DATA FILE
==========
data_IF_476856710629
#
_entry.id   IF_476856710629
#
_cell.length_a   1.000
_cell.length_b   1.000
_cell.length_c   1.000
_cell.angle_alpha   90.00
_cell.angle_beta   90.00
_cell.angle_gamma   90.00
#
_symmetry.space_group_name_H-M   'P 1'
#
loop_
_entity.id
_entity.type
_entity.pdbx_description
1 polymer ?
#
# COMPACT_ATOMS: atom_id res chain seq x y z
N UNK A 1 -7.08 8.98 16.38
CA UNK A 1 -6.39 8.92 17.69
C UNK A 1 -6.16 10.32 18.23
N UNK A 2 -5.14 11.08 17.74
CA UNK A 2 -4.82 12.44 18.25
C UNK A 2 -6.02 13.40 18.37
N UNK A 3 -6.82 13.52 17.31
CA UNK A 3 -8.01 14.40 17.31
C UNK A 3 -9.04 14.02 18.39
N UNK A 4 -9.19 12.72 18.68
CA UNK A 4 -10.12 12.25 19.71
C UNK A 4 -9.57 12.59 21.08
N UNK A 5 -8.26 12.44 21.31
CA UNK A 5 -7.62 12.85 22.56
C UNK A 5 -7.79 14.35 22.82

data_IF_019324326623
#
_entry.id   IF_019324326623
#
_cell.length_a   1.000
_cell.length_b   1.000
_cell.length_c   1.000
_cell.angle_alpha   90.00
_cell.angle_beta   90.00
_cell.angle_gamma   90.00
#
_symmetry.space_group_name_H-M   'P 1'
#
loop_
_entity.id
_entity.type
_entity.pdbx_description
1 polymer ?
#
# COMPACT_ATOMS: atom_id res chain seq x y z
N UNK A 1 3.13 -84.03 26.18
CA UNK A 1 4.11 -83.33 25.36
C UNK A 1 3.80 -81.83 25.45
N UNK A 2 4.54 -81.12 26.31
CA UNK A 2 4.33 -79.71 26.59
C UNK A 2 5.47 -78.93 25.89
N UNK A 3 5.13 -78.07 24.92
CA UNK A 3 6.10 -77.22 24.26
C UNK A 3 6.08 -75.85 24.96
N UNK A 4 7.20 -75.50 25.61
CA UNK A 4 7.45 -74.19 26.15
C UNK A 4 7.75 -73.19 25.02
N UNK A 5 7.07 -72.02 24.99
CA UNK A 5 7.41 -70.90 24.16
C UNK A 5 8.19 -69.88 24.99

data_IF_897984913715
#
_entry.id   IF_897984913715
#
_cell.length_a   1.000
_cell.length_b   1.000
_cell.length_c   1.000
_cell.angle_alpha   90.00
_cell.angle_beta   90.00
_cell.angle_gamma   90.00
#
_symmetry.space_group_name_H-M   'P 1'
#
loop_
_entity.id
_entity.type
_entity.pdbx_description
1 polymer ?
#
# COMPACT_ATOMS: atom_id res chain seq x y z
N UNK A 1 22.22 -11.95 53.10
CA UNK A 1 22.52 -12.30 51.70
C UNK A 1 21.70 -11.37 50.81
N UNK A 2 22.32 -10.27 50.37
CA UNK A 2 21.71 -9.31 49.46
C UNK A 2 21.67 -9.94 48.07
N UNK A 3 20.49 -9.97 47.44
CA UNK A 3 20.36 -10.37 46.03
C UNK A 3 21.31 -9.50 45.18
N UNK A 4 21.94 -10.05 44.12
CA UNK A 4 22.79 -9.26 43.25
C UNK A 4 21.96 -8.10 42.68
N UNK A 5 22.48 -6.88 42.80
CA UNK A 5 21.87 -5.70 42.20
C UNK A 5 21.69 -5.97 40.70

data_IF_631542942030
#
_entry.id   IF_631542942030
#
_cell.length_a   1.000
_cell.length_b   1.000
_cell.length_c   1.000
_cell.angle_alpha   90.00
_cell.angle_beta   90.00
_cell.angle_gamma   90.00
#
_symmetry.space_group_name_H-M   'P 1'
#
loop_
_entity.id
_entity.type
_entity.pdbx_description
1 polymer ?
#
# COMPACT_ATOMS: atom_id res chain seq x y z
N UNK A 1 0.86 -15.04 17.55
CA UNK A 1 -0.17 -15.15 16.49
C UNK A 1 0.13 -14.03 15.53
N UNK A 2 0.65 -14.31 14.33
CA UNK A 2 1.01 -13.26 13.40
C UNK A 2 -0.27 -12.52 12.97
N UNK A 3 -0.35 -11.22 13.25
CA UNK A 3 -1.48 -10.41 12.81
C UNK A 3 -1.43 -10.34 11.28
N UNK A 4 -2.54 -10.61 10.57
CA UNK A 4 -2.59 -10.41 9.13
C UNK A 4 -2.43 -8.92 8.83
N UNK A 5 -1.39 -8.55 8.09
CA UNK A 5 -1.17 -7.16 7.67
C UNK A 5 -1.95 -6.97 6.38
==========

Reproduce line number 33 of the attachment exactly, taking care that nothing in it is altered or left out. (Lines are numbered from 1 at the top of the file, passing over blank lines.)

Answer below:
N UNK A 5 -8.26 12.44 21.31